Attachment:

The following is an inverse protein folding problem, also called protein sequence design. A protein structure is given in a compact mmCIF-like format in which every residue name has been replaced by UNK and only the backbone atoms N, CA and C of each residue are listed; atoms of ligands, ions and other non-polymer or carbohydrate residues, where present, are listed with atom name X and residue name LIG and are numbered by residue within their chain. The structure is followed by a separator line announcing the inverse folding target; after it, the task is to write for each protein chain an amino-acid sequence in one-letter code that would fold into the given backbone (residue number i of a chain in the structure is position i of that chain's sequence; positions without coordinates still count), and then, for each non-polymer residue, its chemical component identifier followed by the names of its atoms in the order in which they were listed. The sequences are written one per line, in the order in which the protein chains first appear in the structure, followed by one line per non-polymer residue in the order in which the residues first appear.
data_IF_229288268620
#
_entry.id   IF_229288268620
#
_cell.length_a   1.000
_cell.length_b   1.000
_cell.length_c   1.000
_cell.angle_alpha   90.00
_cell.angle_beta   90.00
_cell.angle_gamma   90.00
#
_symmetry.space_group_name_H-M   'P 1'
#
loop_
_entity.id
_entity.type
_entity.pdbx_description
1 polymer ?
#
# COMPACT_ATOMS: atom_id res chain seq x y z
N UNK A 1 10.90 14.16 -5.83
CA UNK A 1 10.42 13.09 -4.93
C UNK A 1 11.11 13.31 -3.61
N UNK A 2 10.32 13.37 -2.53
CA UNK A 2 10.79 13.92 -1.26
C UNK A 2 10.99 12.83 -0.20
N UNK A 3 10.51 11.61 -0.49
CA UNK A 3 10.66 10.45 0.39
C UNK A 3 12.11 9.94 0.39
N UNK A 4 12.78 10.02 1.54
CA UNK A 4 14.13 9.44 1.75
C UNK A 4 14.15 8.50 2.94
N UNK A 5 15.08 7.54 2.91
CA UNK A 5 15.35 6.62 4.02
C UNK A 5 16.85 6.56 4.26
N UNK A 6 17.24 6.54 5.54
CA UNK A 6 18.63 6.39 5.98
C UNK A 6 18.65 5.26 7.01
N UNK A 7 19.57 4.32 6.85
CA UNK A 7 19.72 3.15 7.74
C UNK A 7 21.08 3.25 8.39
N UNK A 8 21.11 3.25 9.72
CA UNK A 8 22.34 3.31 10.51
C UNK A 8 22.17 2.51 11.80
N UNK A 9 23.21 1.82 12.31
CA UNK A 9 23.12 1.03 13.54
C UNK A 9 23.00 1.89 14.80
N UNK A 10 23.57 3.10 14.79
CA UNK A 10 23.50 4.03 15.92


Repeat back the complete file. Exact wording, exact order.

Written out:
The following is an inverse protein folding problem, also called protein sequence design. A protein structure is given in a compact mmCIF-like format in which every residue name has been replaced by UNK and only the backbone atoms N, CA and C of each residue are listed; atoms of ligands, ions and other non-polymer or carbohydrate residues, where present, are listed with atom name X and residue name LIG and are numbered by residue within their chain. The structure is followed by a separator line announcing the inverse folding target; after it, the task is to write for each protein chain an amino-acid sequence in one-letter code that would fold into the given backbone (residue number i of a chain in the structure is position i of that chain's sequence; positions without coordinates still count), and then, for each non-polymer residue, its chemical component identifier followed by the names of its atoms in the order in which they were listed. The sequences are written one per line, in the order in which the protein chains first appear in the structure, followed by one line per non-polymer residue in the order in which the residues first appear.
data_IF_229288268620
#
_entry.id   IF_229288268620
#
_cell.length_a   1.000
_cell.length_b   1.000
_cell.length_c   1.000
_cell.angle_alpha   90.00
_cell.angle_beta   90.00
_cell.angle_gamma   90.00
#
_symmetry.space_group_name_H-M   'P 1'
#
loop_
_entity.id
_entity.type
_entity.pdbx_description
1 polymer ?
#
# COMPACT_ATOMS: atom_id res chain seq x y z
N UNK A 1 10.90 14.16 -5.83
CA UNK A 1 10.42 13.09 -4.93
C UNK A 1 11.11 13.31 -3.61
N UNK A 2 10.32 13.37 -2.53
CA UNK A 2 10.79 13.92 -1.26
C UNK A 2 10.99 12.83 -0.20
N UNK A 3 10.51 11.61 -0.49
CA UNK A 3 10.66 10.45 0.39
C UNK A 3 12.11 9.94 0.39
N UNK A 4 12.78 10.02 1.54
CA UNK A 4 14.13 9.44 1.75
C UNK A 4 14.15 8.50 2.94
N UNK A 5 15.08 7.54 2.91
CA UNK A 5 15.35 6.62 4.02
C UNK A 5 16.85 6.56 4.26
N UNK A 6 17.24 6.54 5.54
CA UNK A 6 18.63 6.39 5.98
C UNK A 6 18.65 5.26 7.01
N UNK A 7 19.57 4.32 6.85
CA UNK A 7 19.72 3.15 7.74
C UNK A 7 21.08 3.25 8.39
N UNK A 8 21.11 3.25 9.72
CA UNK A 8 22.34 3.31 10.51
C UNK A 8 22.17 2.51 11.80
N UNK A 9 23.21 1.82 12.31
CA UNK A 9 23.12 1.03 13.54
C UNK A 9 23.00 1.89 14.80
N UNK A 10 23.57 3.10 14.79
CA UNK A 10 23.50 4.03 15.92